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Bioceramics Development and Applications
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Processing and Characterization of Silicon Nitride Bioceramics

Bryan J. McEntire1*, Ramaswamy Lakshminarayanan2, Prabhakar Thirugnanasambandam3, Jacob Seitz-Sampson1, Ryan Bock1 and David O’Brien1

1Amedica Corporation, 1885 West 2100 South, Salt Lake City, UT 84119

2Corning, Inc., SP-FR-04, Corning, NY 14831

3Prismatik Dentalcraft, Inc., 2181 Dupont Dr., Irvine, CA 92612

Corresponding Author:
Bryan J McEntire
Chief Technology Officer, Amedica Corporation
1885 West 2100 South, Salt Lake City, UT 84119, USA
Tel: 8018393504
E-mail: [email protected]

Received date: April 25, 2016; Accepted date: May 23, 2016; Published date: May 30, 2016

Citation: McEntire, BJ et al. (2016) Processing and Characterization of Silicon Nitride Bioceramics. Bioceram Dev Appl 6:093. doi:10.4172/2090-5025.1000093

Copyright: © 2016 McEntire BJ, et al. This is an open-access article distributed under the terms of the Creative Commons Attribution License, which permits unrestricted use, distribution, and reproduction in any medium, provided the original author and source are credited.

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As a relatively new biomaterial, silicon nitride (Si3N4) is currently used as an arthrodesis device in the cervical and thoracolumbar spine, and it is under consideration as a bearing material in total joint arthroplasty. In this paper, the development and validation of the manufacturing processes used in the production of Si3N4 biomedical implants are presented and discussed. Manufacturing was conducted in a facility specifically dedicated for this purpose using processes designed to yield net shape intervertebral spinal spacers by conventional dry-pressing, CNC machining of components in the green state, sintering, and hot isostatic pressing. These manufacturing methods were industrialized using Taguchi fractional factorial experimental designs, followed by implementation of statistical process controls. The roles of various processing parameters including raw materials, pressing, and firing conditions (i.e., time, temperature, and pressure) are elucidated. For these devices, it was demonstrated that acceptable physical, mechanical, and dimensional properties were consistently obtained from carefully designed and statistically controlled processes.


Bioceramic; Process validation; Silicon nitride; Taguchi methods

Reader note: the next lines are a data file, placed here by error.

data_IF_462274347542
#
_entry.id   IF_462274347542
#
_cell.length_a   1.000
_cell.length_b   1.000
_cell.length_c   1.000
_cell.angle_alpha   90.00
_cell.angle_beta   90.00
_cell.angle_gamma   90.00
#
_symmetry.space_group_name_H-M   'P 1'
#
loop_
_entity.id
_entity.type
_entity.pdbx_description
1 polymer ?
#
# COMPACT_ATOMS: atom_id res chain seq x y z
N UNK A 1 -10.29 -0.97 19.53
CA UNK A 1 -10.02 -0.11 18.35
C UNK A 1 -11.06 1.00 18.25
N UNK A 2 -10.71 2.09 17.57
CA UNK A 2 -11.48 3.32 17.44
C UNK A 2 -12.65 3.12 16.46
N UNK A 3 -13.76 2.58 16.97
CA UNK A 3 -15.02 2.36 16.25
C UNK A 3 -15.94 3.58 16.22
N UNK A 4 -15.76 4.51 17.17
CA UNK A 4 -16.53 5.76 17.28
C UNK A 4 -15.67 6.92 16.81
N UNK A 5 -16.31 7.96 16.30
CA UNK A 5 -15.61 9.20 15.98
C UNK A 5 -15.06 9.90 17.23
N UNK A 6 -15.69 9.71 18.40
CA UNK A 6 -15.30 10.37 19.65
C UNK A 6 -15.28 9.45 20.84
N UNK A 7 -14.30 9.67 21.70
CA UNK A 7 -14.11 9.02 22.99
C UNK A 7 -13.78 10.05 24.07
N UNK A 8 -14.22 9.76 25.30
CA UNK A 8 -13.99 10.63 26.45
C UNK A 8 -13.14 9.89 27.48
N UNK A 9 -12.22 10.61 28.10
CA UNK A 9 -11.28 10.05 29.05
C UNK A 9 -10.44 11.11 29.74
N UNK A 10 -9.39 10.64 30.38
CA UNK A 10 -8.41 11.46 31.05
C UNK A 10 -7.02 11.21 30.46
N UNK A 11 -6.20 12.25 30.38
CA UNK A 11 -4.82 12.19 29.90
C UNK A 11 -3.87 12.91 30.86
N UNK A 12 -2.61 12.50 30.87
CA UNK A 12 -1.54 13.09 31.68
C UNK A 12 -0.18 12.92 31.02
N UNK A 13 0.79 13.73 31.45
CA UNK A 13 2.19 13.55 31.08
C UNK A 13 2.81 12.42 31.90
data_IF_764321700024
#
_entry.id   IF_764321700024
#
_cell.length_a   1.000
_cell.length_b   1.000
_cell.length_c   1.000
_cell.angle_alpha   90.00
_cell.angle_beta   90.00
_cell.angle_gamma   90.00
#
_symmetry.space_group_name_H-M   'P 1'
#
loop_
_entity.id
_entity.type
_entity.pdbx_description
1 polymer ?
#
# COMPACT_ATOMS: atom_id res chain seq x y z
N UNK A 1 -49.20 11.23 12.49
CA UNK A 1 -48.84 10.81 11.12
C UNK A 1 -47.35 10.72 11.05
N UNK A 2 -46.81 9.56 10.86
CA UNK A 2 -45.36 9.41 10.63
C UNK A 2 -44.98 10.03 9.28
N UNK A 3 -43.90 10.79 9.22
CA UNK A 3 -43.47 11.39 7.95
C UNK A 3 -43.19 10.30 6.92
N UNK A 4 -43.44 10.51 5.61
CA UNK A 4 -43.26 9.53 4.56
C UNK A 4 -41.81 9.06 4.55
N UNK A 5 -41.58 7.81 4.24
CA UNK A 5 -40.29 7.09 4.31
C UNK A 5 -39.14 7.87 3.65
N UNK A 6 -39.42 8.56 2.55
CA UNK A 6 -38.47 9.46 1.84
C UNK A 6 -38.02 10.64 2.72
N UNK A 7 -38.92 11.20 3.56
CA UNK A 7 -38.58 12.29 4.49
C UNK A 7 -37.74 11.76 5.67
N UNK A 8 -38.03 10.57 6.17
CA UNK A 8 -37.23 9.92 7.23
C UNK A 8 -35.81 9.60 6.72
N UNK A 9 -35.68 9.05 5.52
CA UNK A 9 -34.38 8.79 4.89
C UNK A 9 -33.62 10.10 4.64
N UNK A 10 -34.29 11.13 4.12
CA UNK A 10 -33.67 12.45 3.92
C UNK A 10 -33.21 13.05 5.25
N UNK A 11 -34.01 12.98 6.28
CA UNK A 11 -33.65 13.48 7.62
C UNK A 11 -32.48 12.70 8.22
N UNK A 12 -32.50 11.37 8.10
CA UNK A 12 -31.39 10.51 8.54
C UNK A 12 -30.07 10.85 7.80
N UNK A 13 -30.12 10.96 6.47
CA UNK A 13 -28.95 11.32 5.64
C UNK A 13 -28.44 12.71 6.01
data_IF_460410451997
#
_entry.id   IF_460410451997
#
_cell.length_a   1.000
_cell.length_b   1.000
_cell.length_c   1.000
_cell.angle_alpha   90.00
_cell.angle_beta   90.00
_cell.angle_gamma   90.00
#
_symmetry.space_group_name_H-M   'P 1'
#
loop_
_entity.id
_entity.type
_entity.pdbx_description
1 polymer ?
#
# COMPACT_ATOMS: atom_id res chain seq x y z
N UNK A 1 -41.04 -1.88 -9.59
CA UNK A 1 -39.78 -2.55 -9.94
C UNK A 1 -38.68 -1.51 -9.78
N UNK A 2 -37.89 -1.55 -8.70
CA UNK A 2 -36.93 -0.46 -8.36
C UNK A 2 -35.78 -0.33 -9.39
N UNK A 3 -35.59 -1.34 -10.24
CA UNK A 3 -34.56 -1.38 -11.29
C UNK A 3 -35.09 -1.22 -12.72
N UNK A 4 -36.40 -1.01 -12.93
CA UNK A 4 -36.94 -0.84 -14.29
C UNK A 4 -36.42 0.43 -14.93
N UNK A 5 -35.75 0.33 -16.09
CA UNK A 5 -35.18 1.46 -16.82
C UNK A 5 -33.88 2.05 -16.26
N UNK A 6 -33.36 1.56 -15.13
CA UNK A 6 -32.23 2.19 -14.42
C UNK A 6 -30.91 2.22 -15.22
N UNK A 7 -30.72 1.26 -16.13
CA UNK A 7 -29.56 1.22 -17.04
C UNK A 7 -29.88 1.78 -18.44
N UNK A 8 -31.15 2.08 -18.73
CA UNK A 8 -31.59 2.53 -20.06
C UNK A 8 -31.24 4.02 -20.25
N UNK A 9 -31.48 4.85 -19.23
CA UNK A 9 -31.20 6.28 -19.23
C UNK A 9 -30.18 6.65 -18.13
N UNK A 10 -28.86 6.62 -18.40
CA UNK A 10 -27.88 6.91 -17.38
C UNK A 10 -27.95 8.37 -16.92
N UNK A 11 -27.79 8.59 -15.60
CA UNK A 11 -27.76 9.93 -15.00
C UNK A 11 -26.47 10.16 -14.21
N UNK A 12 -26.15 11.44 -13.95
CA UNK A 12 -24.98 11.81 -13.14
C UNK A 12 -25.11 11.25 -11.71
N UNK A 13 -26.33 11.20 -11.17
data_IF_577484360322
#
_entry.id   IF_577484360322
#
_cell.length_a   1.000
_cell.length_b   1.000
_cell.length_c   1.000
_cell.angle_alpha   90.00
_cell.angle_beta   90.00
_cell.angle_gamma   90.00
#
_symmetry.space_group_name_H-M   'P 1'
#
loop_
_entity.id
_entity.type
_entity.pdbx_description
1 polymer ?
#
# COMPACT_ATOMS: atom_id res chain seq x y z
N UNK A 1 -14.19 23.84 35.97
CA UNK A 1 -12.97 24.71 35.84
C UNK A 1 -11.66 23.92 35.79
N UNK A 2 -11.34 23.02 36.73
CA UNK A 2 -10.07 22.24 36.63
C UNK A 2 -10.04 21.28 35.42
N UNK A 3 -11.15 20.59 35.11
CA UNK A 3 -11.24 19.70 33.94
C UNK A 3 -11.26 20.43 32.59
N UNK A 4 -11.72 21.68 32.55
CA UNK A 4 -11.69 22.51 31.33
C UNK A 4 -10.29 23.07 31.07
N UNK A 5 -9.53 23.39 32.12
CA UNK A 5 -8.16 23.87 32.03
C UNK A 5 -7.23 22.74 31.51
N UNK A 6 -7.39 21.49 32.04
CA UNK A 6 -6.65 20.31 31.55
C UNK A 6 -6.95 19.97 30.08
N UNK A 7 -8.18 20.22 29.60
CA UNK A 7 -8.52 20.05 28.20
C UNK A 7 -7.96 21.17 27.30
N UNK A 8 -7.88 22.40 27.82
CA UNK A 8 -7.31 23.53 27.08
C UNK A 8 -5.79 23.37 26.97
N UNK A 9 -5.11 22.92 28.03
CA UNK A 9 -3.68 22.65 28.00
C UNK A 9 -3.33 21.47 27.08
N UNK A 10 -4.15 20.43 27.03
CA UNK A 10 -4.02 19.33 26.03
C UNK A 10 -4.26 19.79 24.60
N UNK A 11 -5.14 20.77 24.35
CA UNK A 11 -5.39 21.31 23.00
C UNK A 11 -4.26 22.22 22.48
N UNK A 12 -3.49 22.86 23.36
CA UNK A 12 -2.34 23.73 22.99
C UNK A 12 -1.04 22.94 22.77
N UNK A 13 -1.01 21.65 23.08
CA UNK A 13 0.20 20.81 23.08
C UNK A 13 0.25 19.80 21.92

Silicon nitride (Si3N4) is a relatively new man-made material. Synthesized in 1859, it was first manufactured into useful refractory shapes in the 1950s-60s, but was not extensively developed as an engineered ceramic until the 1980s [1-4]. Since then, it has garnered considerable attention because of its unique combination of excellent room- and high-temperature mechanical strength, toughness, oxidation, and thermal shock resistance [1,5-15]. Si3N4 is currently used in demanding mechanical applications involving high loads, wear, and corrosion [16]. However, until recently, it was not widely considered appropriate for medical devices. Early researchers erroneously assumed that Si3N4 was not biocompatible in spite of a lack of adverse biologic reactions during long-term in vivo exposure [17-20]. Also, Si3N4 was considered to be an exotic expensive raw material requiring difficult fabrication steps. Conversely, oxide-based ceramics including alumina (Al2O3), zirconia (ZrO2), and zirconia-toughenedalumina (ZTA), were presumed to be less expensive than Si3N4. Although they were developed earlier and are now extensively used in total joint arthroplasty, processing of medical devices from oxide ceramics utilizes similar manufacturing equipment and process steps as Si3N4 and their respective raw material costs do not differ substantially [21-23]. Finally, it was believed that oxide ceramics (ZrO2 and ZTA in particular) provided improved performance over their non-oxide counterparts. However, in terms of strength and toughness, Si3N4 has comparable properties to medical-grade ZrO2 or ZTA, and it is ~2-3 times superior to medical-grade Al2O3 [24]. In addition to high strength and fracture toughness, Si3N4 has other unique properties that make it attractive for demanding orthopaedic applications including inherent phase stability, low wear, scratch resistance, hydrophilicity, improved radiographic imaging, and bacteriostasis [25]. It has been cleared by the US FDA and EU regulatory agencies for implantation as intervertebral spacers for stabilization of the cervical and thoracolumbar spine. It is also being developed for reconstructive applications (i.e., hip and knee arthroplasty) but has yet to receive regulatory clearance for these purposes. A photograph of current and future implantable medical devices made from Si3N4 is shown in (Figure 1). Manufacturing of these devices has been performed in a dedicated production facility specifically engineered for this purpose. In accordance with current good manufacturing practice (cGMP) regulatory guidelines, both the facility and the fabrication processes were subjected to rigorous validations [26]. Presented within this paper are summarized results of these validation studies for Si3N4 biomedical implants.